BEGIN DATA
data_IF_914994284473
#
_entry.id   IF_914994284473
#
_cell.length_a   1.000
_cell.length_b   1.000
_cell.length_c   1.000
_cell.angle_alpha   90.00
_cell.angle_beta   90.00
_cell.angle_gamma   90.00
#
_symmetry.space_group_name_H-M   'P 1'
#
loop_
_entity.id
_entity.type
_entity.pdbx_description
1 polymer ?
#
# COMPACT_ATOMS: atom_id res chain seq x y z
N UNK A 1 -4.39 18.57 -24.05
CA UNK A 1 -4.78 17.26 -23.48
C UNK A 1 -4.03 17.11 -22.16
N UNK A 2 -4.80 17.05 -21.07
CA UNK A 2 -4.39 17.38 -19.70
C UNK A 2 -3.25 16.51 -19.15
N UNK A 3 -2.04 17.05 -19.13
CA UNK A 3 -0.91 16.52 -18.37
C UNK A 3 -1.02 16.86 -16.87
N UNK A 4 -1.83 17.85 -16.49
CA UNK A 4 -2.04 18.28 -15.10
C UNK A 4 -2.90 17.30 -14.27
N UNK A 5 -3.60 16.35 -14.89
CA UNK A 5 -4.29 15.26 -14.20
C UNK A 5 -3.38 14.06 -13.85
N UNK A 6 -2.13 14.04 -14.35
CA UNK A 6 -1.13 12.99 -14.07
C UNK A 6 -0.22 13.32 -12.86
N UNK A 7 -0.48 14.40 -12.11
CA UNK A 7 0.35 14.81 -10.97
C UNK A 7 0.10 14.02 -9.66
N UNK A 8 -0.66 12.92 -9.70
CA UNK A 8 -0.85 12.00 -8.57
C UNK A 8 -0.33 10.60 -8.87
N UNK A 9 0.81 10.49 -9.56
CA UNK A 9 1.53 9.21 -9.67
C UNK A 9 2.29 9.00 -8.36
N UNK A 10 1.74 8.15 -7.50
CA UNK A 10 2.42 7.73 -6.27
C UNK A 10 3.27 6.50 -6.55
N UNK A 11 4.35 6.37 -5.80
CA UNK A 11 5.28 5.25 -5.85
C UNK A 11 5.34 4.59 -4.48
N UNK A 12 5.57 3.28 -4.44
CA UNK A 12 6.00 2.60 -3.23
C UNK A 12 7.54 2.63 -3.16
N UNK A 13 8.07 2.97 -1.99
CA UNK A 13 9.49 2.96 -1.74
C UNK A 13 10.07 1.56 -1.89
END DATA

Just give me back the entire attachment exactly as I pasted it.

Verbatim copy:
data_IF_914994284473
#
_entry.id   IF_914994284473
#
_cell.length_a   1.000
_cell.length_b   1.000
_cell.length_c   1.000
_cell.angle_alpha   90.00
_cell.angle_beta   90.00
_cell.angle_gamma   90.00
#
_symmetry.space_group_name_H-M   'P 1'
#
loop_
_entity.id
_entity.type
_entity.pdbx_description
1 polymer ?
#
# COMPACT_ATOMS: atom_id res chain seq x y z
N UNK A 1 -4.39 18.57 -24.05
CA UNK A 1 -4.78 17.26 -23.48
C UNK A 1 -4.03 17.11 -22.16
N UNK A 2 -4.80 17.05 -21.07
CA UNK A 2 -4.39 17.38 -19.70
C UNK A 2 -3.25 16.51 -19.15
N UNK A 3 -2.04 17.05 -19.13
CA UNK A 3 -0.91 16.52 -18.37
C UNK A 3 -1.02 16.86 -16.87
N UNK A 4 -1.83 17.85 -16.49
CA UNK A 4 -2.04 18.28 -15.10
C UNK A 4 -2.90 17.30 -14.27
N UNK A 5 -3.60 16.35 -14.89
CA UNK A 5 -4.29 15.26 -14.20
C UNK A 5 -3.38 14.06 -13.85
N UNK A 6 -2.13 14.04 -14.35
CA UNK A 6 -1.13 12.99 -14.07
C UNK A 6 -0.22 13.32 -12.86
N UNK A 7 -0.48 14.40 -12.11
CA UNK A 7 0.35 14.81 -10.97
C UNK A 7 0.10 14.02 -9.66
N UNK A 8 -0.66 12.92 -9.70
CA UNK A 8 -0.85 12.00 -8.57
C UNK A 8 -0.33 10.60 -8.87
N UNK A 9 0.81 10.49 -9.56
CA UNK A 9 1.53 9.21 -9.67
C UNK A 9 2.29 9.00 -8.36
N UNK A 10 1.74 8.15 -7.50
CA UNK A 10 2.42 7.73 -6.27
C UNK A 10 3.27 6.50 -6.55
N UNK A 11 4.35 6.37 -5.80
CA UNK A 11 5.28 5.25 -5.85
C UNK A 11 5.34 4.59 -4.48
N UNK A 12 5.57 3.28 -4.44
CA UNK A 12 6.00 2.60 -3.23
C UNK A 12 7.54 2.63 -3.16
N UNK A 13 8.07 2.97 -1.99
CA UNK A 13 9.49 2.96 -1.74
C UNK A 13 10.07 1.56 -1.89